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Marijuana Economics – All Eyes Should Be On The Oregon/Washington Border


washington oregon marijuana pacific northwestThere are four states that have legalized recreational marijuana (and D.C.!) so far in America. Those of course are Alaska, Washington, Oregon, and Colorado. Colorado was the first to allow recreational marijuana sales (January 2014), followed by Washington (July 2014), and then Oregon (limited sales began October 2015). Alaska is still working out their rules, and Washington D.C. doesn’t allow sales (just possession, cultivation,and distribution for no consideration).

Colorado is usually the first place that people look to when it comes to recreational marijuana industry statistics and facts, and rightfully so since it was the first place to allow sales and is considered by most to be the ‘top state’ for marijuana. However, there’s something particularly intriguing about Washington and Oregon to me. Unlike Colorado and Alaska, Washington and Oregon both share a border with another legal recreational state (each other, obviously).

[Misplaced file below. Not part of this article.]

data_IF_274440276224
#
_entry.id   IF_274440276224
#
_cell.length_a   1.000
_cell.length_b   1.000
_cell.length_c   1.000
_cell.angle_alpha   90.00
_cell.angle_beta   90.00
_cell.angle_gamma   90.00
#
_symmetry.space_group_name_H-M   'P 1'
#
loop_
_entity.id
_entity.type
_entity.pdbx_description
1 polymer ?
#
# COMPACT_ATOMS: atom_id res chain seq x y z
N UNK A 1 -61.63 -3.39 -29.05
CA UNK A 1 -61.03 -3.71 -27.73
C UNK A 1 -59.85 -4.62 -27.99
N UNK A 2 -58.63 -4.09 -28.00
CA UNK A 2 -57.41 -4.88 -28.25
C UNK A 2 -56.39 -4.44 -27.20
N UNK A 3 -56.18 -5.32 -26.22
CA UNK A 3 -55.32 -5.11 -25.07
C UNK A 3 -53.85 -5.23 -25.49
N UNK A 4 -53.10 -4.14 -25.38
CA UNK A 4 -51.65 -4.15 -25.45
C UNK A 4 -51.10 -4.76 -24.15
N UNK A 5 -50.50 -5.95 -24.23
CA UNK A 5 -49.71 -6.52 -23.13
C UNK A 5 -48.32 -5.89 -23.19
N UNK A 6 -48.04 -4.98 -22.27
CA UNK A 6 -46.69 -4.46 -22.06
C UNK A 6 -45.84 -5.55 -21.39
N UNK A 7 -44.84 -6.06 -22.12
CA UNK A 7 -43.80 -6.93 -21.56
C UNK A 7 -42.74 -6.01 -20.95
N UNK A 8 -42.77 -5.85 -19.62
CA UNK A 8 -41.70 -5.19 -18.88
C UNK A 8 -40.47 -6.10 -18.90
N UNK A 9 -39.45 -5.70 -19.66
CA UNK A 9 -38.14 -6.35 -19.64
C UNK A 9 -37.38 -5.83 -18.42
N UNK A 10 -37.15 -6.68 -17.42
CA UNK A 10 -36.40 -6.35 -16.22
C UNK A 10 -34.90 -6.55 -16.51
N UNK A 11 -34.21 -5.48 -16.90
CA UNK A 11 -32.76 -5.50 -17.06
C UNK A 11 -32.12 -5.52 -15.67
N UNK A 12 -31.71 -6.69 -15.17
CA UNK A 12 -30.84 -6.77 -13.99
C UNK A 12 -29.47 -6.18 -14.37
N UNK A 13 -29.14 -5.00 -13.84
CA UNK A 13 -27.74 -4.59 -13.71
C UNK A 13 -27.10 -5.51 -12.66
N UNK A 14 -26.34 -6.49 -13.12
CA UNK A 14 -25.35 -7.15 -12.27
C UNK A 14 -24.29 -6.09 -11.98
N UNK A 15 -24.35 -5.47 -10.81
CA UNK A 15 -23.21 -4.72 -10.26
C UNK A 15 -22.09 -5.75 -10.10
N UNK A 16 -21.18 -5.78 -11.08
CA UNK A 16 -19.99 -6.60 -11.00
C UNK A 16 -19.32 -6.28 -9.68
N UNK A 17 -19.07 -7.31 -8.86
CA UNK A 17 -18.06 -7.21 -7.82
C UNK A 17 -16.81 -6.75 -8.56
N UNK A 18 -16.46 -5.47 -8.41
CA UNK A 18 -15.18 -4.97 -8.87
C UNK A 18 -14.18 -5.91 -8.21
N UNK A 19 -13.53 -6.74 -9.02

To me, that presents some very interesting learning opportunities. We get to see in real time how one state’s marijuana law and industry rule changes affect another state’s industry. The state’s that border Colorado likely won’t be changing their marijuana laws in the immediate future, and Alaska is bordered by Canada and water, so the Washington/Oregon border is the first and only place where we will see a lot of things happen. It’s like getting a glimpse into the future.

A very, very brief history lesson. Washington and Oregon both have had some of the best marijuana around for several decades. The ‘black market web’ if you will is very old and established in the Pacific Northwest. Washington sales started, and prices were ASTRONOMICALLY high at recreational stores. As more stores opened, and more supply hit those stores, prices dropped a lot in Washington, from as high as $30 per gram, to the current average of just over $10 per gram. Part of the price drop is also attributed to changes in taxes on marijuana in Washington.

In October things got very interesting along the border, as Oregon started allowing limited recreational marijuana sales of flower, seeds, and clones. The flower in Oregon was sold tax free, which made it much cheaper on average compared to on the other side of the Columbia River in Washington. So much cheaper that once very prosperous Washington recreational marijuana stores along the Washington/Oregon border started to feel the pinch from customers going to/remaining in Oregon rather than making their purchases in Washington.